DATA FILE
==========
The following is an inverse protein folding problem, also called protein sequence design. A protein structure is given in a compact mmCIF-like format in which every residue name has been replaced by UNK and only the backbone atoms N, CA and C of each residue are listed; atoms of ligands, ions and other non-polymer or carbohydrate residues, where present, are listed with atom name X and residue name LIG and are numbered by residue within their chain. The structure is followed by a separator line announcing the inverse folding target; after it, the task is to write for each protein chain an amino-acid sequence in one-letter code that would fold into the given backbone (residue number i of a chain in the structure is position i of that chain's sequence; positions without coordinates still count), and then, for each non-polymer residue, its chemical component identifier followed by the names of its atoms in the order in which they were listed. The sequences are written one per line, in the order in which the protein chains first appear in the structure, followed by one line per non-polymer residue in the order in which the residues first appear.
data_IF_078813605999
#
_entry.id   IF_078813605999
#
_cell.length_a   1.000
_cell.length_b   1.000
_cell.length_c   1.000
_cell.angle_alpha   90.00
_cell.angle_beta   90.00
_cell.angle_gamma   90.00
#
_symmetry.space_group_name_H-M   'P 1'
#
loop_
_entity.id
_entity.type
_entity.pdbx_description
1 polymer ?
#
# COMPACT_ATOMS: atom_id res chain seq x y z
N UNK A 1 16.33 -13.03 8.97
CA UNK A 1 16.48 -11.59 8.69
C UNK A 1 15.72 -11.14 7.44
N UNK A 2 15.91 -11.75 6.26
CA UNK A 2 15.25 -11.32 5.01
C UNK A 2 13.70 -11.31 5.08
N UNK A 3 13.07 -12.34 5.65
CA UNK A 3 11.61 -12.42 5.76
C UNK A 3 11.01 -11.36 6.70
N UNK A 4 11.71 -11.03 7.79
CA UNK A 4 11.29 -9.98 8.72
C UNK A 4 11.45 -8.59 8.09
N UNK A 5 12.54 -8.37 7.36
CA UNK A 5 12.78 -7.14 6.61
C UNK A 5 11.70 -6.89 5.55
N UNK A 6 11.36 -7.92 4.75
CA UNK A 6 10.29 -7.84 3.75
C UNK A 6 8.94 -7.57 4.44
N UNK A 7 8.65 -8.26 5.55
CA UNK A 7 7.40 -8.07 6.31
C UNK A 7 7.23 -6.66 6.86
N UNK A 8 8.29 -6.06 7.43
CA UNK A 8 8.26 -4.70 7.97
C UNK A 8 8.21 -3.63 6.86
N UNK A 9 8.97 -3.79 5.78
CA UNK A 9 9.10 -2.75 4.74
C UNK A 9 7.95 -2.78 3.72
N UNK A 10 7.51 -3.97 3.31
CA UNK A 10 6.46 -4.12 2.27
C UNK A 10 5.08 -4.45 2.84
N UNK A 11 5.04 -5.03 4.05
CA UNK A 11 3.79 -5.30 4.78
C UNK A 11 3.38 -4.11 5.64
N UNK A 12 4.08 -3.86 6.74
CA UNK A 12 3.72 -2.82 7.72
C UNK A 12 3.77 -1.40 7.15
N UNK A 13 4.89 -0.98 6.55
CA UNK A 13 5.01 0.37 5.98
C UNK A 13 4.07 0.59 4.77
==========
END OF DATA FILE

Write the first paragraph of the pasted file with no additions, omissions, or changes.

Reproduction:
The following is an inverse protein folding problem, also called protein sequence design. A protein structure is given in a compact mmCIF-like format in which every residue name has been replaced by UNK and only the backbone atoms N, CA and C of each residue are listed; atoms of ligands, ions and other non-polymer or carbohydrate residues, where present, are listed with atom name X and residue name LIG and are numbered by residue within their chain. The structure is followed by a separator line announcing the inverse folding target; after it, the task is to write for each protein chain an amino-acid sequence in one-letter code that would fold into the given backbone (residue number i of a chain in the structure is position i of that chain's sequence; positions without coordinates still count), and then, for each non-polymer residue, its chemical component identifier followed by the names of its atoms in the order in which they were listed. The sequences are written one per line, in the order in which the protein chains first appear in the structure, followed by one line per non-polymer residue in the order in which the residues first appear.